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FIU experts tapped for study of possible links between childhood lead exposure and psychiatric diseases

FIU experts tapped for study of possible links between childhood lead exposure and psychiatric diseases

Multimillion-dollar investigation aims to explore the effects of the toxic metal on neurons, brain circuitry and behavior

March 22, 2024 at 4:00pm

Recent news points up continuing concerns about childhood lead exposure. One recent study found that about 70% of children under the age of 6 in Chicago could be exposed to drinking water contaminated by lead.

Another troubling situation from earlier this month: over 400 cases of lead poisoning were linked to cinnamon-flavored applesauce tainted with high levels of the toxic metal. Many of the people impacted were children — some of the most vulnerable when exposed, says Tomás R. Guilarte, a lead expert, neurotoxicologist and dean of the Robert Stempel College of Public Health & Social Work.

Guilarte—renowned for revealing the effects of low-level lead exposure on the central nervous system during brain development— aims to understand the lasting impacts of childhood lead exposure and discover methods to reverse its harm. Recently, his team was awarded a $2.7 million grant by the National Institute of Environmental Health Sciences (NIEHS) to support these efforts.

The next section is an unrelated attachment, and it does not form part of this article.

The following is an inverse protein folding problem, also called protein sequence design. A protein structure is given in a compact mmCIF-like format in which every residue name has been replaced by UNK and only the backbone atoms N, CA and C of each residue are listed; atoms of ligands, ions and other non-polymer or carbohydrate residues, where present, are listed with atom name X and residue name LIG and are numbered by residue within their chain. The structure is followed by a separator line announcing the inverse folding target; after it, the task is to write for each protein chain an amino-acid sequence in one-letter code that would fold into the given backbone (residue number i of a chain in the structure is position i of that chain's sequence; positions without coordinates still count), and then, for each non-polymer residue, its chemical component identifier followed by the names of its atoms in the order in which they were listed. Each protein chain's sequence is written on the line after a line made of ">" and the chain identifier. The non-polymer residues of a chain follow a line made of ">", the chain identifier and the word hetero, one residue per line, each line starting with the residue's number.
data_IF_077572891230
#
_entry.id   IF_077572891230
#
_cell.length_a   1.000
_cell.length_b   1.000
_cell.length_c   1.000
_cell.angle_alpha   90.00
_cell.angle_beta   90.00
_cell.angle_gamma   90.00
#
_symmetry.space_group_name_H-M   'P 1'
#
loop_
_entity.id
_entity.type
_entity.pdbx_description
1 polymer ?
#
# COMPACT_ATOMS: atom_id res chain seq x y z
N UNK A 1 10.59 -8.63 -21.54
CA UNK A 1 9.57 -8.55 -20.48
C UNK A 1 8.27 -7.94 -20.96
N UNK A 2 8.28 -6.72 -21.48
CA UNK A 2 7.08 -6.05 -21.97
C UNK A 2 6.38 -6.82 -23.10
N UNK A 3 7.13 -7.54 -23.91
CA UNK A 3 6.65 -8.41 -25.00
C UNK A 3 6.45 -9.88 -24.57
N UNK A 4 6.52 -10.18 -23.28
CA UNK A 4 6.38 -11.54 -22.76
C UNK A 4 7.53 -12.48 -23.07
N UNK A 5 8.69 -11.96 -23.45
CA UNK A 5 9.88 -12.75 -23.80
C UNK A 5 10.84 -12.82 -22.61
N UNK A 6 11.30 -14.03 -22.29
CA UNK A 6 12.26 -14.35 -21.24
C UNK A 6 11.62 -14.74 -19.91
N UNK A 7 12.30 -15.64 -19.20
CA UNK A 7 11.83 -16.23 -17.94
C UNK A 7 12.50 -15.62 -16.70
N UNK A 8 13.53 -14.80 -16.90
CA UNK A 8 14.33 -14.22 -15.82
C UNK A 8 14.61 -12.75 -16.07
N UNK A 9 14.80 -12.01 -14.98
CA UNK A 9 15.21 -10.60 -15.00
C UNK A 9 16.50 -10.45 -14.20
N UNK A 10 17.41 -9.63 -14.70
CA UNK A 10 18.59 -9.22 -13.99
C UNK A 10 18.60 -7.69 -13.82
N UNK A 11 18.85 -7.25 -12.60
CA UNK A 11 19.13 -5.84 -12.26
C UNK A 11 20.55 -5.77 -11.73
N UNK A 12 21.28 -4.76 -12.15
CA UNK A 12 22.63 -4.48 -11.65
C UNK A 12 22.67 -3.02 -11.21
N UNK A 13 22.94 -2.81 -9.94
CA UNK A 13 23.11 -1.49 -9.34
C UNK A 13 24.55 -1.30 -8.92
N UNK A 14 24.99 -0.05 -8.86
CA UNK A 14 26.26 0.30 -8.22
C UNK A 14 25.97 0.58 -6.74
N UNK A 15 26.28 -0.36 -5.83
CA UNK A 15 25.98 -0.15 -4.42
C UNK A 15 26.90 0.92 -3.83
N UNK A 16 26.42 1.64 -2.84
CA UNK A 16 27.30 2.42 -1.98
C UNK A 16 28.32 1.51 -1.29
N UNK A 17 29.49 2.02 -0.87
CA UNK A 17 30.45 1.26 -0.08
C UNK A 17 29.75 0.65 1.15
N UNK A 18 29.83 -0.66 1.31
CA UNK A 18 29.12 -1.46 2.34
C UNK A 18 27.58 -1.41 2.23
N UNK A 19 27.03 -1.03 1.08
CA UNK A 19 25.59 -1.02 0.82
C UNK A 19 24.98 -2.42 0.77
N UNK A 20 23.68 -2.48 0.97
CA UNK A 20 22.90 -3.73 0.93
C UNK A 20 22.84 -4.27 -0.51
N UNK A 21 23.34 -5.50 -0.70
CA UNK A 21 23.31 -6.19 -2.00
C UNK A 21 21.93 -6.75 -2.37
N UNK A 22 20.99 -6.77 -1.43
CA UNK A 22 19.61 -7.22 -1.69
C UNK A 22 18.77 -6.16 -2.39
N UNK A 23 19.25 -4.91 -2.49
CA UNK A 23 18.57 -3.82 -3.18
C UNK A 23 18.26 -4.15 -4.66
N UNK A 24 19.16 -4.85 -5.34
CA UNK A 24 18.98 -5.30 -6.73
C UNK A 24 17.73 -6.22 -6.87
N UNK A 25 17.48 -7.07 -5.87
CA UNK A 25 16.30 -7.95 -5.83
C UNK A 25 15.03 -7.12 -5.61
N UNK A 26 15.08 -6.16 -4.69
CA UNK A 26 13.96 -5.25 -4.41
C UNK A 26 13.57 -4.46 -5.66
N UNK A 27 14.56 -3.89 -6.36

“Due to their developing physiology, children absorb a higher percentage of ingested lead,” Guilarte says. “Their brains are undergoing critical development stages, and lead interferes with those processes, potentially leading to significant neurotoxic effects.”

Lead can affect multiple organ systems, including the cardiovascular, renal and skeletal systems. Children exposed to lead are the most vulnerable to long-term brain damage and are at an increased risk of developmental and mental disorders like autism, ADHD and schizophrenia.

This is why no level of lead exposure is safe.

Yet, the poisonous metal can be found in food, water and in and around our homes. Here in the U.S., more than 170 million people – about half of the population—were estimated to be exposed to lead in their childhood. Worldwide, it is estimated that 1 in 3 children has been found to have alarming levels of lead in their blood.

“These long-term effects of lead exposure have no cure and can result in life-long disabilities that are currently untreatable,” says Guilarte. “In order to develop effective treatments, we need to better understand how lead exposure during childhood affects the brain.”

The NIEHS grant will allow Guilarte and a team of researchers to explore how lead exposure affects neurons, brain circuits and networks and behavior, helping to bridge gaps in understanding its role as a risk factor for developmental and psychiatric disease.

Together with Timothy Allen, director of the Neurocircuitry & Cognition Lab in the College of Arts, Sciences & Education, Guilarte will also assess the efficacy of the flavonoid 7,8-dihydroxyflavone — a natural chemical found in foods and currently available as a supplement that is capable of reaching the brain—in improving learning after lead exposure.

Guilarte is familiar with the flavonoid. In 2018, while at Columbia University he collaborated with colleagues from New York Medical College to demonstrate its ability to reverse lead-induced damage in animals. The new grant will allow Guilarte and Allen to expand on those studies to see whether the flavonoid can reverse lead-induced learning deficits in animals, with translational implications to children.

“This study will lead to new avenues for diagnosing and treating an array of different neurological outcomes that can occur in the millions of children exposed to dangerous levels of lead worldwide,” says Allen.